Royal Australasian College of Surgeons
Recommendations from the Royal Australasian College of Surgeons on hernias, blood transfusion, reflux in gastric band patients & appendicitis. RACS is the leading advocate for surgical standards, professionalism and surgical education in Australia and New Zealand. The College is a not-for-profit organisation that represents more than 7000 surgeons and 1300 surgical trainees and International Medical Graduates.
Don’t perform repair of minimally symptomatic or asymptomatic inguinal hernias without careful consideration, particularly in patients who have significant co-morbidities.
The proportion of patients presenting with inguinal hernias who are suffering significant co-morbidities is increasing. In these populations and in the presence of multiple of co-morbidities, the importance of carefully assessing the risks and benefits of surgical intervention is vital. Studies have shown that adoption of a watch and wait approach does not heighten the risk of the patient developing more severe symptoms. In cases of minimally symptomatic and asymptomatic inguinal hernias, the patient’s prognosis and long term health may be improved by non-surgical intervention. Ongoing surgical review is required to ensure that an individual's condition is monitored and that a re-evaluation of their surgical need is made should their symptoms increase in severity.
- Fitzgibbons RJ, Giobbie-Hurder A, Gibbs JO, Dunlop DD, Reda DJ, McCarthy M, et al. Watchful Waiting vs Repair of Inguinal Hernia in Minimally Symptomatic Men. JAMA 2006;295(3):285-92.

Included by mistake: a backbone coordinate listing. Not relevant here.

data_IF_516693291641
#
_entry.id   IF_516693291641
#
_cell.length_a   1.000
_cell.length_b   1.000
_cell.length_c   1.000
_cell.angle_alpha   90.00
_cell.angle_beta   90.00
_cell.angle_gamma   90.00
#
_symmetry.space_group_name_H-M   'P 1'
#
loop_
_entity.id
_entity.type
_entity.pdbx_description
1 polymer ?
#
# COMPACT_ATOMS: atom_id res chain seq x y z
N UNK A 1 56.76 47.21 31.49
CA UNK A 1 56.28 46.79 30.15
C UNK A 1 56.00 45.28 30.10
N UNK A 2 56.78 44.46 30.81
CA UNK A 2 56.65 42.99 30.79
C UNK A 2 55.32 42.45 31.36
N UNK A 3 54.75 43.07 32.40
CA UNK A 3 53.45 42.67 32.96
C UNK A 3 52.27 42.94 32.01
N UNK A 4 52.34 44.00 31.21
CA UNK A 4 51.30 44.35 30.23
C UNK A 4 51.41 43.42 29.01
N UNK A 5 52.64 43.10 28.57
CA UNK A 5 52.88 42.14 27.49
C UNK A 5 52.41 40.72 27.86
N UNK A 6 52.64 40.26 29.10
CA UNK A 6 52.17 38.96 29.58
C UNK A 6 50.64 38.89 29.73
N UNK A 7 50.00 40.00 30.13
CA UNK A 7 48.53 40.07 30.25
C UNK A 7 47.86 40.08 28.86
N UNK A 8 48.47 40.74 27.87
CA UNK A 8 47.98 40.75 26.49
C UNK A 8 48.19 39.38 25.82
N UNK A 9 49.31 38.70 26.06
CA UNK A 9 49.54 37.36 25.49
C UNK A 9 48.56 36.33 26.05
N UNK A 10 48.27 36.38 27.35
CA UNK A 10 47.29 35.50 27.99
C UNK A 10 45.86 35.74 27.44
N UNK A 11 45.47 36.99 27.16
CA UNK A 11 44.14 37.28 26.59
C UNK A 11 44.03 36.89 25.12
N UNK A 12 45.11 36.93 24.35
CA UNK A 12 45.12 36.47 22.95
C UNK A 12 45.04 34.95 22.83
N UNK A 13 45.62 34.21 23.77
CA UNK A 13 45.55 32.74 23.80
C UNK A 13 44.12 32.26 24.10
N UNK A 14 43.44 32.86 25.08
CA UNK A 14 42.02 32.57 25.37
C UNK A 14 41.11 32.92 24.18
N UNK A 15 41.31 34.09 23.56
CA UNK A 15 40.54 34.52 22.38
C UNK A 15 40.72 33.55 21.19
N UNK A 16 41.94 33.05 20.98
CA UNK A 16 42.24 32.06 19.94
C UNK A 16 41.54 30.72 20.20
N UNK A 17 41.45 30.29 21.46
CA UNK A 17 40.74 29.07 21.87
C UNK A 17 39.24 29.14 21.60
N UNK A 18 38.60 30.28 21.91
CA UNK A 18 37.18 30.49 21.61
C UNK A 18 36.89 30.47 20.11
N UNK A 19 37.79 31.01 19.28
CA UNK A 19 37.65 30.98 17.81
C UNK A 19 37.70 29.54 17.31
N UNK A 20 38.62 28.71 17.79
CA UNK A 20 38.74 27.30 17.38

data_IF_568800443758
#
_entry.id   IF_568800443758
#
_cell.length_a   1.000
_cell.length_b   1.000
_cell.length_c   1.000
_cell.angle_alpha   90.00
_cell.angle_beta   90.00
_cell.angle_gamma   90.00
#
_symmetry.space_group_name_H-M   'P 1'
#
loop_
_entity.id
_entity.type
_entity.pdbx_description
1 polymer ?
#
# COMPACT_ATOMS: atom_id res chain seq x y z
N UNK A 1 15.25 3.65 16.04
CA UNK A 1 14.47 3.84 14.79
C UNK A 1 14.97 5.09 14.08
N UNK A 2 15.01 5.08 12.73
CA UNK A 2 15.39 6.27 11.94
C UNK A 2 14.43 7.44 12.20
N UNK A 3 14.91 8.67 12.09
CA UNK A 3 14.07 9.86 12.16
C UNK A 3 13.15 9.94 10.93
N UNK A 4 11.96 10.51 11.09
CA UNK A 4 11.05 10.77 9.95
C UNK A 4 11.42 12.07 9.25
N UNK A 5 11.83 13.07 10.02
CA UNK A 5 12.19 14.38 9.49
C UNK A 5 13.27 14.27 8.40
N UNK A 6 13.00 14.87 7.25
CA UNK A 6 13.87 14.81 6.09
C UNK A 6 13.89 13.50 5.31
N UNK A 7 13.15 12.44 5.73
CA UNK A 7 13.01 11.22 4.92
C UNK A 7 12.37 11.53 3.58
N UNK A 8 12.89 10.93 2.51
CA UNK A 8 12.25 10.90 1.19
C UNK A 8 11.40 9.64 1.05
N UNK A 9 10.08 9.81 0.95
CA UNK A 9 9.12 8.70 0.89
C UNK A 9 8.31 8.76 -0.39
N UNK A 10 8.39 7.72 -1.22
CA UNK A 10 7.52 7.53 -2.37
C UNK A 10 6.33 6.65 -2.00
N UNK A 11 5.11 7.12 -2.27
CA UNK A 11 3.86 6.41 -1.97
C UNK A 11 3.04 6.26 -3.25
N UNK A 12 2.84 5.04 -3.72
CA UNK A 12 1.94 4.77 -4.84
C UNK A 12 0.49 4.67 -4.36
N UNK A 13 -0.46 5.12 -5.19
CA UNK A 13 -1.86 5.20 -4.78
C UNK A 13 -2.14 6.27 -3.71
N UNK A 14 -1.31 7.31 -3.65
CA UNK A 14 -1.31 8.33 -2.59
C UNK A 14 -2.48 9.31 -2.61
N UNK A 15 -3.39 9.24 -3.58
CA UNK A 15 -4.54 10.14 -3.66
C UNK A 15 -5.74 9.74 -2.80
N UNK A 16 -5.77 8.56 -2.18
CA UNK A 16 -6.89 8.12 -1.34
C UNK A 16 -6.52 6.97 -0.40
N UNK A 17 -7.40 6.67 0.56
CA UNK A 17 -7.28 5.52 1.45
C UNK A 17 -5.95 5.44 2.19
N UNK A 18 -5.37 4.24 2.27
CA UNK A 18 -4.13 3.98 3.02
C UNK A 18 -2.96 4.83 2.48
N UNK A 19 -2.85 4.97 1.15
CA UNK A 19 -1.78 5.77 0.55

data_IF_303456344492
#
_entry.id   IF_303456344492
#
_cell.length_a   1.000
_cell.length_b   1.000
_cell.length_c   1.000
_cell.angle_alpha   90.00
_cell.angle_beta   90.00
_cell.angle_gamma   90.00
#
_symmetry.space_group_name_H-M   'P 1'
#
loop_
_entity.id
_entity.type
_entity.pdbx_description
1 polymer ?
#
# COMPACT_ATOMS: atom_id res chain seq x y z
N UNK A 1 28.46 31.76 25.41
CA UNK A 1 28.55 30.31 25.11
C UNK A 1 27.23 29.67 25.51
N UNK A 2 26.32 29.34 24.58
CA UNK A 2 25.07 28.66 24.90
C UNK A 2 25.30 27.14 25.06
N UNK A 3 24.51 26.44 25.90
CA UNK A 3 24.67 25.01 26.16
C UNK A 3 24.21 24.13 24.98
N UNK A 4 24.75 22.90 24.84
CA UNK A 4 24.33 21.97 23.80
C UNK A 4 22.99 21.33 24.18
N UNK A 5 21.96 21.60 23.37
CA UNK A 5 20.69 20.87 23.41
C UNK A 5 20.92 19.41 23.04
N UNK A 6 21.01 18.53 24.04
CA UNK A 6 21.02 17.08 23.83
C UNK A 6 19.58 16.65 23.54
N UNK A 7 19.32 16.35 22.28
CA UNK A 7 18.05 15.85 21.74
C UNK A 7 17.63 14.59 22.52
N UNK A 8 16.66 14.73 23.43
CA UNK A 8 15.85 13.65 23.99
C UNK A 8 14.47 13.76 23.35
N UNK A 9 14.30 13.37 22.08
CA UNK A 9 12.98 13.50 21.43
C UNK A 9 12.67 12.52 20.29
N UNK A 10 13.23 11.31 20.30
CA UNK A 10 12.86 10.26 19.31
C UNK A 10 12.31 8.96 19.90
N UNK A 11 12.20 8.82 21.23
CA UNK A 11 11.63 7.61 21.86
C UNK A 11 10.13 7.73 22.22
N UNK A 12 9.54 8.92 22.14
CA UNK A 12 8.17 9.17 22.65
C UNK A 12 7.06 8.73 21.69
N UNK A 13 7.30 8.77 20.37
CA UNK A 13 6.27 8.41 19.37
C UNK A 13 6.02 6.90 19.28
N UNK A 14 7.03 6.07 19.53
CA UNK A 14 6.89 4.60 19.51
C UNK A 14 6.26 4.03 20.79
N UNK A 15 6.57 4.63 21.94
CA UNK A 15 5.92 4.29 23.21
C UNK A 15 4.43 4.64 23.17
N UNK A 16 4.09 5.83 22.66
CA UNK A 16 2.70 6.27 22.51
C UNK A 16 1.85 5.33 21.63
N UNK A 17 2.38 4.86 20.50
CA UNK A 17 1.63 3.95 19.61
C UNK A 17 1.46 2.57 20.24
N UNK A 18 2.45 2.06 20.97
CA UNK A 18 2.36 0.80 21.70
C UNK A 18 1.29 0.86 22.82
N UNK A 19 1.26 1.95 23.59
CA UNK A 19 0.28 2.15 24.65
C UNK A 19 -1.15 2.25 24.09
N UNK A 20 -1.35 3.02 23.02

- Turaga K, Fitzgibbons RJ, Puri V. Inguinal Hernias: Should We Repair? Surgical Clinics of North America 2008;88(1):127–38.
- Mayer F, Lechner M, Adolf D, Öfner D, Köhler G, Fortelny R, et al. Is the age of >65 years a risk factor for endoscopic treatment of primary inguinal hernia? Analysis of 24,571 patients from the Herniamed Registry. Surgical Endoscopy 2016;30(1):296-306.
RACS collaborated with General Surgeons Australia (GSA) and the Australian Society of Otolaryngology Head and Neck Surgery (ASOHNS) respectively on the development of lists for Choosing Wisely Australia. Each organisation worked closely with key members including the Sustainability in Healthcare Committee and Professional Development and Standards Board (RACS), and the Boards of Directors (GSA and ASOHNS) to develop the lists of tests/treatments/procedures for general surgery, and head and neck surgery.
- 1 Don’t perform repair of minimally symptomatic or asymptomatic inguinal hernias without careful consideration, particularly in patients who have significant co-morbidities.
- 2 Do not use ultrasound for the further investigation of clinically apparent groin hernias. Ultrasound should not be used as a justification for repair of hernias that are not clinically apparent.
- 3 Don’t transfuse more units of blood than absolutely necessary, noting that many hospitals have developed policies on indications for transfusion with a view to minimisation.
- 4 Do not use endoscopy for investigation in gastric band patients with symptoms of reflux.
- 5 Don’t do computed tomography (CT) for the evaluation of suspected appendicitis in children and young adults until after ultrasound has been considered as an option.
- 6 Don’t order computed tomography (CT) scan of the head/brain for sudden hearing loss.
- 7 Don’t prescribe oral antibiotics for uncomplicated acute discharge from grommets.
- 8 Don’t prescribe oral antibiotics for uncomplicated acute otitis externa.
- 9 Don’t routinely obtain radiographic imaging for patients who meet diagnostic criteria for uncomplicated acute rhinosinusitis.
- 10 Don’t obtain computed tomography (CT) or magnetic resonance imaging (MRI) in patients with a primary complaint of hoarseness prior to examining the larynx.